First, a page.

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As I mentioned in yesterday's column, things are getting pretty crazy in the UK.
Not only do they intend to tax and regulate out of existence, a hobby that has played a pivotal role in the development of the jet engine and man's first landing on the moon - but they're also going to charge taxpayers an absolute fortune in the process.
Something has to be done.
Unfortunately, the hobby and people in general are so disorganised that nothing *effective* will be done unless someone takes on these issues and applies some serious thinking and strategy to sorting out the mess.
Well folks, although I live half a world away and am "just one old guy", I'm seriously thinking of wearing my undies on the outside and seeing if I can help sort this mess out.
This will be a battle involving politicians, the media and the internet. Can you pick the winner?
Last night the BMFA (British Model Flying Association), an organisation that has been around even longer than the UK CAA, issued what amounts to a call to arms within the ranks of its members.
They are quite rightly worried that the CAA's moves to impose age restrictions and a hefty tax on RC model fliers will spell the end of the hobby as we know it. They also realise that if nothing is done to counter these initiatives they and their membership will gradually dwindle and disappear (as if the current "greying out" wasn't bad enough).
Their strategy is an old and pretty much proven ineffective one of "write to your MP".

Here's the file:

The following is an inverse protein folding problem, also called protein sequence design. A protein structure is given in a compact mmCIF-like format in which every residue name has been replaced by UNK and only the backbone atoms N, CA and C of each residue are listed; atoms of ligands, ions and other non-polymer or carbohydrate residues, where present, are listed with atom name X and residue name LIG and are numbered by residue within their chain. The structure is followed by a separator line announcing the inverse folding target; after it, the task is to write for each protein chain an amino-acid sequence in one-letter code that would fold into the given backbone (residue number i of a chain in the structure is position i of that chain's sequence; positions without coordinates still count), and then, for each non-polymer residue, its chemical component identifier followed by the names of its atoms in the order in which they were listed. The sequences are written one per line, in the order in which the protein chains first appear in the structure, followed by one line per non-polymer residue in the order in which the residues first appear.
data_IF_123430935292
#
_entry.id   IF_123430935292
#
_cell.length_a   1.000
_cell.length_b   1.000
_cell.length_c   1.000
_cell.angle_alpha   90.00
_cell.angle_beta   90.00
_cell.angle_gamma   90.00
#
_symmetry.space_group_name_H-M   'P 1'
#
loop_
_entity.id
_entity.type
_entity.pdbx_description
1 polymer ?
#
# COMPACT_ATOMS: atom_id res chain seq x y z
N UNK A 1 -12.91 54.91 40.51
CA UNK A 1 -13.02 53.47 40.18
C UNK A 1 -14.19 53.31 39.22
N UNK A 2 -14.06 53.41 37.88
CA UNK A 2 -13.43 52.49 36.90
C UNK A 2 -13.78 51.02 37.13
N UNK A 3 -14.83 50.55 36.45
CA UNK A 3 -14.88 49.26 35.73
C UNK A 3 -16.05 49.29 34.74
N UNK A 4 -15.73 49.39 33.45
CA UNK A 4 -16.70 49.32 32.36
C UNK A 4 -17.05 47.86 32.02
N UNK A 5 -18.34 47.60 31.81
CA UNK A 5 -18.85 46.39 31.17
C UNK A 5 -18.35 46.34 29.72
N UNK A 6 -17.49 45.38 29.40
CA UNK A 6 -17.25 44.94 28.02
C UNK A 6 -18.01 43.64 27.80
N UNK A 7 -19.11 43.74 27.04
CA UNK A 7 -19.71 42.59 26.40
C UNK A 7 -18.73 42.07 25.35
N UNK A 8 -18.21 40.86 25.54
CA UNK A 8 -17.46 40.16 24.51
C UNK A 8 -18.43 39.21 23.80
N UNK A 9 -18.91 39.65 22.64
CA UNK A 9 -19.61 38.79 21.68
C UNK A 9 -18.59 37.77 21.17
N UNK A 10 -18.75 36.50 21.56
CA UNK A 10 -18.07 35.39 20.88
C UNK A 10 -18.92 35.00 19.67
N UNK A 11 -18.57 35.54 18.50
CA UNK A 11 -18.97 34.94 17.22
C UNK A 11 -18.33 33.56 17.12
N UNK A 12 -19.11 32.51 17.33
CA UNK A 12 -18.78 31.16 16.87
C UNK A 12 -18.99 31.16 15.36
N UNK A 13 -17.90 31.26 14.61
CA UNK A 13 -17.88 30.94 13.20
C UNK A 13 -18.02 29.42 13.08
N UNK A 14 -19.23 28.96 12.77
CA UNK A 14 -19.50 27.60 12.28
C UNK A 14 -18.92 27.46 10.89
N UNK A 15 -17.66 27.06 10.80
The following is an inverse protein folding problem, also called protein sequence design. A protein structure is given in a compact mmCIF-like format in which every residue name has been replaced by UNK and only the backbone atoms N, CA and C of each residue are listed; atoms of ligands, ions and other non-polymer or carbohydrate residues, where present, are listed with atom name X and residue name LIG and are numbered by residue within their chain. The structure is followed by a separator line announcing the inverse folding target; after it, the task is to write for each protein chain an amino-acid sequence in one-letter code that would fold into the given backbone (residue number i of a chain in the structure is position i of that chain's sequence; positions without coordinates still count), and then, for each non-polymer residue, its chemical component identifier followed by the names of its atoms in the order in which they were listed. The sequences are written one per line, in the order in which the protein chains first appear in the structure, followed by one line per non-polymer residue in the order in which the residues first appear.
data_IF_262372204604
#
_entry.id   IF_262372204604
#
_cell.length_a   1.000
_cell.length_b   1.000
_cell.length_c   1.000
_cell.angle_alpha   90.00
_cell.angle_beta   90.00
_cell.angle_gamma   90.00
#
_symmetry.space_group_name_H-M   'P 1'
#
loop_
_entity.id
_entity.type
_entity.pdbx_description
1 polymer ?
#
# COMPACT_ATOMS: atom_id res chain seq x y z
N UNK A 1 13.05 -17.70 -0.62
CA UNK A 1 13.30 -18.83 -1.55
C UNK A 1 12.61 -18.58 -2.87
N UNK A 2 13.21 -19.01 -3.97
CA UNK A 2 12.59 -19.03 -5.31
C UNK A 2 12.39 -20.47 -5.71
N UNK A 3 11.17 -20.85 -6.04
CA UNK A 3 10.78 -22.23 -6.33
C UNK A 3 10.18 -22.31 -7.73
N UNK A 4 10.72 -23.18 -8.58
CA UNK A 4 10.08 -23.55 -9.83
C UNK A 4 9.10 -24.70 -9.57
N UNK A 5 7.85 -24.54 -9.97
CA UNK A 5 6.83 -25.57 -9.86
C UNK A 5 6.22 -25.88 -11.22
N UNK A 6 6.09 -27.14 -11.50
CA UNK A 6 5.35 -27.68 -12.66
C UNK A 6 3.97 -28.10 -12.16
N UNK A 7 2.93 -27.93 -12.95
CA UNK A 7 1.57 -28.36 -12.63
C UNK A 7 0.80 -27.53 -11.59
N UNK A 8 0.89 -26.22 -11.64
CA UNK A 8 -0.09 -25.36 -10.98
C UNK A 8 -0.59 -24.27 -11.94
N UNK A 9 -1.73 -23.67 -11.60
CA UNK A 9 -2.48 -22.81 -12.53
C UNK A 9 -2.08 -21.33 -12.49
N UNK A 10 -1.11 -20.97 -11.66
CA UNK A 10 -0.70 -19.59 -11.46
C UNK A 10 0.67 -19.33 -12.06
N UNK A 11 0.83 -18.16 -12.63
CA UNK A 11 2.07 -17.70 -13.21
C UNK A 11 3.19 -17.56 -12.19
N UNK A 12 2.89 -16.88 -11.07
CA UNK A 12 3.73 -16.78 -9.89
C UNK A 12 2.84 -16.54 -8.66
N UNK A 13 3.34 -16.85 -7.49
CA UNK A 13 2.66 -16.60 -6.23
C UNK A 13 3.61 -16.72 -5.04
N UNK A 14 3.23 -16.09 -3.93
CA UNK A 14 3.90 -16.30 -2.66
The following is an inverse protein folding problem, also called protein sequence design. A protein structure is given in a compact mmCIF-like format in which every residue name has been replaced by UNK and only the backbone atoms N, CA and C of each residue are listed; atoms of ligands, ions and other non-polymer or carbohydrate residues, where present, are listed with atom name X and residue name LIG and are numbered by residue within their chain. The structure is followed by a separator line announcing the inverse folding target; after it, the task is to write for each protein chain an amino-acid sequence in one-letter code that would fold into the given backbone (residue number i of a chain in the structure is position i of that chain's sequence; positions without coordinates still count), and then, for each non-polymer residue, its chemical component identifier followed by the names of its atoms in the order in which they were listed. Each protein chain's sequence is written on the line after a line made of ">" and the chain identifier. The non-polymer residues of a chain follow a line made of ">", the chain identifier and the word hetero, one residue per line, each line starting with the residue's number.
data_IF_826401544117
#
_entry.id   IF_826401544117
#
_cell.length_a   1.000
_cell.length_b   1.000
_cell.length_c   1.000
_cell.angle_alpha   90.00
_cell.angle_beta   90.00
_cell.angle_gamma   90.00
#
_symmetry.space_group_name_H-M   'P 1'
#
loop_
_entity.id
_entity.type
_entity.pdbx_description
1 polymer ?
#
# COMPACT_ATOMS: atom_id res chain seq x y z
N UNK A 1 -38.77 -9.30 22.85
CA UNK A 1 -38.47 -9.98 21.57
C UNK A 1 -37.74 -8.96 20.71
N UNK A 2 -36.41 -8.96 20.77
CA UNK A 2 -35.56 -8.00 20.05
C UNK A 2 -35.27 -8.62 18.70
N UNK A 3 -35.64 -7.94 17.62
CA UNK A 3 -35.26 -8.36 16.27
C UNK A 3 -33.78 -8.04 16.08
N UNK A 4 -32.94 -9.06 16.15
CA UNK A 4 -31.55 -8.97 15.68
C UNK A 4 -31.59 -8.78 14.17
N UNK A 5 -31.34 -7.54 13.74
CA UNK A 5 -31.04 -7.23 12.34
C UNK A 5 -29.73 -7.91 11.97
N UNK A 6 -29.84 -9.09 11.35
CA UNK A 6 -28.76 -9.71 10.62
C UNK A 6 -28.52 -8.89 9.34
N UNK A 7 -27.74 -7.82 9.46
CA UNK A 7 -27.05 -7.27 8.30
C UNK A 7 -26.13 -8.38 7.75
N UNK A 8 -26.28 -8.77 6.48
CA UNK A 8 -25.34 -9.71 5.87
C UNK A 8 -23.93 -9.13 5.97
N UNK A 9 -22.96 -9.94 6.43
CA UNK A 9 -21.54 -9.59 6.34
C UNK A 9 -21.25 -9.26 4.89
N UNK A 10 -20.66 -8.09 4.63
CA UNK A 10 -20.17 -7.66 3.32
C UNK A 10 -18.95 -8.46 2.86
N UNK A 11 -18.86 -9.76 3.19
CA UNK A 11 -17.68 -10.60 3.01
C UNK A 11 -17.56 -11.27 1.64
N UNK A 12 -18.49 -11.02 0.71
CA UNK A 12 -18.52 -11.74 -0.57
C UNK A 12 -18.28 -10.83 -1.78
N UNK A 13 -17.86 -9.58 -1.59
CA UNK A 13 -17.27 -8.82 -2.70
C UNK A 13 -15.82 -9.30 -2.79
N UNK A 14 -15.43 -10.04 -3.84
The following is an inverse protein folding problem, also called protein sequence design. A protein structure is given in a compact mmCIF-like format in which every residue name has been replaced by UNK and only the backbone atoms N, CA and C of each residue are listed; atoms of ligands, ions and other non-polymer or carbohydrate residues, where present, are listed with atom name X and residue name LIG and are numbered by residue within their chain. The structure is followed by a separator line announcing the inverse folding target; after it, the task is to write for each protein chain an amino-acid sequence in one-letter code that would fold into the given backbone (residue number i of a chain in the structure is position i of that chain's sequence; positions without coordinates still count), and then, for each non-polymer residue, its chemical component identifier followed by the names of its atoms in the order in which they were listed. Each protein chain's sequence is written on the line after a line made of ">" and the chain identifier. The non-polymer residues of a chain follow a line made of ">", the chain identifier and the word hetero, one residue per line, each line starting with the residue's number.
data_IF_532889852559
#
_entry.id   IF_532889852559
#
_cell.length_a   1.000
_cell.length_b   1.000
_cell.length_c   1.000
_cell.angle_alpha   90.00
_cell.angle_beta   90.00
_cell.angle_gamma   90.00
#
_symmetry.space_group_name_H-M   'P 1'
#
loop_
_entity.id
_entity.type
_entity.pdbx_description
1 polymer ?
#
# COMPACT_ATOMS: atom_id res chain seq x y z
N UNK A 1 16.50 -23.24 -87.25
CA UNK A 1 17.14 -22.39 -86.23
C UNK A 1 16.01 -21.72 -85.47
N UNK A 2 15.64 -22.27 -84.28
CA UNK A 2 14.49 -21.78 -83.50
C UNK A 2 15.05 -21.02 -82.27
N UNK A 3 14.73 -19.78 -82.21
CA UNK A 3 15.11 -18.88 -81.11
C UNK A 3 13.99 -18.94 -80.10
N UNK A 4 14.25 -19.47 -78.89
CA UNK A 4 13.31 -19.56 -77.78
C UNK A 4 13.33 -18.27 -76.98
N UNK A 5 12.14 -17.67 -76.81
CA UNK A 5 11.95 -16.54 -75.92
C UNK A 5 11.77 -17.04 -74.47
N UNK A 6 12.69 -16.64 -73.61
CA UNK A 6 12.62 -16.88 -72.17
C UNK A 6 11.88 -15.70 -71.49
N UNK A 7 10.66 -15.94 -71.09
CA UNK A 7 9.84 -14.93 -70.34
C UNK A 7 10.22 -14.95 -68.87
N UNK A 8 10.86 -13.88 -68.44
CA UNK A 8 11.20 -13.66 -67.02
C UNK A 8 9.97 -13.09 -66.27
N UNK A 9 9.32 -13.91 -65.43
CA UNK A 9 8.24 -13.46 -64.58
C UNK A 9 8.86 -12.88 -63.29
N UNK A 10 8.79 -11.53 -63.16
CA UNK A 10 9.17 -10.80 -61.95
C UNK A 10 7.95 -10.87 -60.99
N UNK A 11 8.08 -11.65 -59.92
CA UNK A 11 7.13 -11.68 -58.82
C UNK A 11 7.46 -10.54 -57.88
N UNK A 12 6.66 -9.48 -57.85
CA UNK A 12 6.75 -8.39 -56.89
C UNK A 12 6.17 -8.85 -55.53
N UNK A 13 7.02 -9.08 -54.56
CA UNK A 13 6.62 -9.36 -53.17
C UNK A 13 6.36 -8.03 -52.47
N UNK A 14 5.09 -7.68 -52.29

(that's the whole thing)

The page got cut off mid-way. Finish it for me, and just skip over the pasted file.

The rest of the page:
Nah... that's not going to work.
Given that the BMFA has less than 40,000 members in a country of 66 million people, even if every single one of those members did write to their MP (and you know that most won't), the result would be statistically invisible on your average MP's radar.
The BMFA, in my opinion, have not properly identified the problem and therefore their proposed countermeasure will likely be totally ineffective. MPs get hundreds of letters every day from lobby groups, businesses, little old ladies, clubs and other groups. The odd missive from a disgruntled flier of toy planes isn't going to spur them into action so as to crusade on behalf of a hobby like model flying.
For model fliers in the UK to win this battle they have to first identify what the real problem is and then engage some leverage to mitigate that problem.
Here's what I'm considering...
Firstly, the UK government and the media has pitched this tax (aka license) as a "drone license".
All the media coverage I've seen has had prominent use of the word "drone", along with pictures of easily recognised multi-rotor craft, usually made by DJI.
As a result of years of brainwashing and misinformation by the media, the public attitude towards recreational drone use is very much negative. I've seen many surveys where the overwhelming response from members of the public is that they should be banned or severely restricted because they're dangerous and invade people's privacy.
As a result of this, the public is also widely in favour of drone licensing.
What the vast majority of the public do not realise is that CAA has decided that everything weighing between 250g and 20Kg that is capable of sustained flight is now classified as a "drone". This includes the very types of models which have been flown safely for decades -- without endangering airliners or without posing a privacy risk to the general public.
The public have nothing against model aircraft, in fact they still perceive that it is a wonderful thing when a child flies a toy plane over a grassy field.